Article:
Posts Tagged ‘artistic endeavor’

From the Editor’s Perch…

September 8, 2013

How to Succeed: Part Two

When to Quit?

Portrait of the Artist as an Old Man

Portrait of the Artist as an Old Man

 

Too many artistic life choices and too many ahh-ha! moments have left their mark on this poor asthete.

 

            Self promotion will only take us so far.  Sooner or later the Universe has to step in and promote us, if we are to succeed.  For example, I’m writing a serialized fiction story which I uploaded onto Authonomy, a serialized fiction webpage.  I created my best cover.  I wrote my best blurb.  For a month it just sat there.  It wasn’t until another author noted, and recommended it, that I began acquiring readers.

I remember Merle Haggard announcing at one point that he was hoping to win the Entertainer of the Year Award at the Country Music Awards Festival for the coming year.  Now I love Merle, but a notable entertainer he is not.  His style is bluegrass stoicism.  He’s as flashy as a wooden Indian.  I remember him saying, when he announced his ambition, that if he didn’t toot his horn, nobody was going to toot it for him.  That’s pretty much how it turned out.

But Merle learned.  And we can learn. 

Most advice on how to become successful discusses what we should do.  The problem is most of us are what we are, and so, we necessarily do what we do.  Character is destiny.  Human beings are not as plastic as those sitting across from us think we ought to be, or should be, or could be.  I know, your mother always told you that you could be anything you want to be.  Well, if you still believe that, stop reading – or, more to the point, why are you reading this?  Head back to Facebook and enjoy all those pictures of kittens.  There is usually a fairly narrow range of activities which the normal person is good at performing, and an even narrower range of activities at which they are very good at performing – if, in fact, there are any.  (A certain number of us aren’t very good at much of anything.  …Here’s a tissue.)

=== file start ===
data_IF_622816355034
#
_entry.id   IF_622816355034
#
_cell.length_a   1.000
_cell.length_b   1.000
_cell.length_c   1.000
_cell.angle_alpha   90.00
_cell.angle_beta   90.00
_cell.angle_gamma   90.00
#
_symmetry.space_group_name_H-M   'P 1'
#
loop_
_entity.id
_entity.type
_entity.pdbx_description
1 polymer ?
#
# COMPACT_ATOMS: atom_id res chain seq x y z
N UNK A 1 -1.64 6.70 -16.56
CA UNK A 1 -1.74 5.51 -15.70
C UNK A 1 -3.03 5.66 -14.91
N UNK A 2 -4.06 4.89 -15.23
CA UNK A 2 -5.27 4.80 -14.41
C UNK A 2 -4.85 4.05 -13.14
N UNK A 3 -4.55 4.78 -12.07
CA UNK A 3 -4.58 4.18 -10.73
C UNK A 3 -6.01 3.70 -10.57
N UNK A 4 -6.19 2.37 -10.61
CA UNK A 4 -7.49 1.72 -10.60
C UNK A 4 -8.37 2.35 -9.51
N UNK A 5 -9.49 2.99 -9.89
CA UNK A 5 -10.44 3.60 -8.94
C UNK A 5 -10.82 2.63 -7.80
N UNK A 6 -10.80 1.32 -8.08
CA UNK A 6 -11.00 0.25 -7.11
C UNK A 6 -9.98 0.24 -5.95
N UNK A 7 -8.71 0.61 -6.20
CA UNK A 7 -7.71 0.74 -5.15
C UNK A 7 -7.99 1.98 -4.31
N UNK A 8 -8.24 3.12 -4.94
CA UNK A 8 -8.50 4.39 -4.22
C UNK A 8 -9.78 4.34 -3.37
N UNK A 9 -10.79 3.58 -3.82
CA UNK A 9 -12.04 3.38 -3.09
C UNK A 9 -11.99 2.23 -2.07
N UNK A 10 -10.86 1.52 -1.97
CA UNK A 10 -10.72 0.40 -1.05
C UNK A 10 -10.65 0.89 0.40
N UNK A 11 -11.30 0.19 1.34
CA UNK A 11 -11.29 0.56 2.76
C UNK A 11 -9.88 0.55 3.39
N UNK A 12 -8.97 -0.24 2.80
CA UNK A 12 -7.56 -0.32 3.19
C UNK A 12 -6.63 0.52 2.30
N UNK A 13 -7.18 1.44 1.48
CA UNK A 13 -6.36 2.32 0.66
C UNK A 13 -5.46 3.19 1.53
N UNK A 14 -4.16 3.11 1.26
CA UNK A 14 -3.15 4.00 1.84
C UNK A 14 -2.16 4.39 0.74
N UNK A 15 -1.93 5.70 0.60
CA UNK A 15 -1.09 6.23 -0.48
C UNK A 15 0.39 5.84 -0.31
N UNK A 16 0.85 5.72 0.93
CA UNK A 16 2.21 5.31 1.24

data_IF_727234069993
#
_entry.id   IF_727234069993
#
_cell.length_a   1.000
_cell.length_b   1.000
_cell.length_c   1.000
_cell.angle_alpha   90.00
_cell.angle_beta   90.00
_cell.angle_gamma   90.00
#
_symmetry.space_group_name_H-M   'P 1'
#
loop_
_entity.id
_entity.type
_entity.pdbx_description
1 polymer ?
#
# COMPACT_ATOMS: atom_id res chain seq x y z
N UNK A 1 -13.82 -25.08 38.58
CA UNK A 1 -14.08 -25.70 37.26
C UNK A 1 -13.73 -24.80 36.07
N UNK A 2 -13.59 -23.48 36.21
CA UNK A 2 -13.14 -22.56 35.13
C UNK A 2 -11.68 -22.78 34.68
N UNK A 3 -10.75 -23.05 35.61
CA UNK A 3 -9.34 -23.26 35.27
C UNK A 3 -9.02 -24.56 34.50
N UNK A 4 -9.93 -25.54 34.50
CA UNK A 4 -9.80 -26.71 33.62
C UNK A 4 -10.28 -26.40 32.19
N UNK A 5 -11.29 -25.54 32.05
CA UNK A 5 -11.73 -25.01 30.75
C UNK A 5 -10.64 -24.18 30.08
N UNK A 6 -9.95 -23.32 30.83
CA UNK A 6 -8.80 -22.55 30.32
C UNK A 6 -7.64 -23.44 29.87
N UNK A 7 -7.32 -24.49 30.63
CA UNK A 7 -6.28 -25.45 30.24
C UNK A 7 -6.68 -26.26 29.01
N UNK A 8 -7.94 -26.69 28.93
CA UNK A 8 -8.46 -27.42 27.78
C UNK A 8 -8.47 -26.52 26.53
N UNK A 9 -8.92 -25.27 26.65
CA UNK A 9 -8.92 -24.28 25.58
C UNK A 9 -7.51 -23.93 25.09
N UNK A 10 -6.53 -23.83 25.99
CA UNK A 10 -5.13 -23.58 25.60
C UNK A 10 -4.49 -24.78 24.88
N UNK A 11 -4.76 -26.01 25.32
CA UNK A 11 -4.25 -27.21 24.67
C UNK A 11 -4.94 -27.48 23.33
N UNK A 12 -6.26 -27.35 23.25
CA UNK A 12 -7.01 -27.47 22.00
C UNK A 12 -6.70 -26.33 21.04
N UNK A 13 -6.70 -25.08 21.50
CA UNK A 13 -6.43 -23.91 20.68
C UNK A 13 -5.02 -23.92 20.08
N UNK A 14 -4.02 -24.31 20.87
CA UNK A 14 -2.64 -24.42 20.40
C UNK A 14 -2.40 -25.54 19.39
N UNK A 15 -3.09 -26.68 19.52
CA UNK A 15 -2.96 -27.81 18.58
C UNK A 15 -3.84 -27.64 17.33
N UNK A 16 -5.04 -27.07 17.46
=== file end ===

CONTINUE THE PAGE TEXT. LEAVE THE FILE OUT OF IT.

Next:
More useful advice would tell us what to quit.  Because anyone with a little resolve can do that.

Know Yourself

            Let me expand.  Before you become successful, you have to have been unsuccessful – or ‘not yet successful’…   And to stop being that, you first have to quit.  An old Jewish household furnishings estimator in one of Arthur Miller’s plays remarked, “The first step on the road to wisdom is to stop.  Whatever you are doing, stop it.”  I can’t think of better advice.  When you remove something from your life, it creates a vacuum.  And because ‘nature abhors a vacuum’ – this in turn employs the tremendous pressure of the Universe in a sort of jujitsu maneuver to re-fill this vacant space.   The effort required is all on the front end, in emptying yourself of what is burdensome, in creating that vacuum.  After that, the Universe acts as a big buffet, pushing stuff upon you, until you select.  Here again wisdom is required not to re-fill yourself with a past mistake.   It’s the same maxim as is choosing a mate:  Off with the old before on with the new.

So, how do we trim out the deadwood?  A  problem to becoming successful is deciding what to quit?  Should you quit this, or should you quit that?  Or, is it just a bit of this and that which you should quit?  Understanding this, will also help you to prevent acquiring another mistake – it could even prevent you from wasting your life!  Something which hangs over all artists like the Sword of Damocles.

So, how do we trim out the deadwood?

One way is to ask ourselves what we enjoy doing?  We are usually fairly good at something we enjoy doing.  So this first step is pretty easy and quite enjoyable.  Stop doing things you don’t want to do!  

The second way to prune your self is to look into a social mirror.  That is, try to see ourselves as others do.  Though asking them how they see us is called ‘prompting the witness’, and gives skewed results.  It’s best to just listen and observe.  If someone says you have a great ability to tell a story, then keep telling stories, and perhaps try to contextualize other ways you have of communicating in a storytelling manner.

Once a person discovers what they are good at, they simply need to do that with energy, and success is at its likeliest to follow.

So here you go.  Here’s my advice.  Just quit doing that!  Find where the deadwood is in your personality and trim it out!  Let the light in.  Let your green parts flourish!

Photo by Carl Nelson


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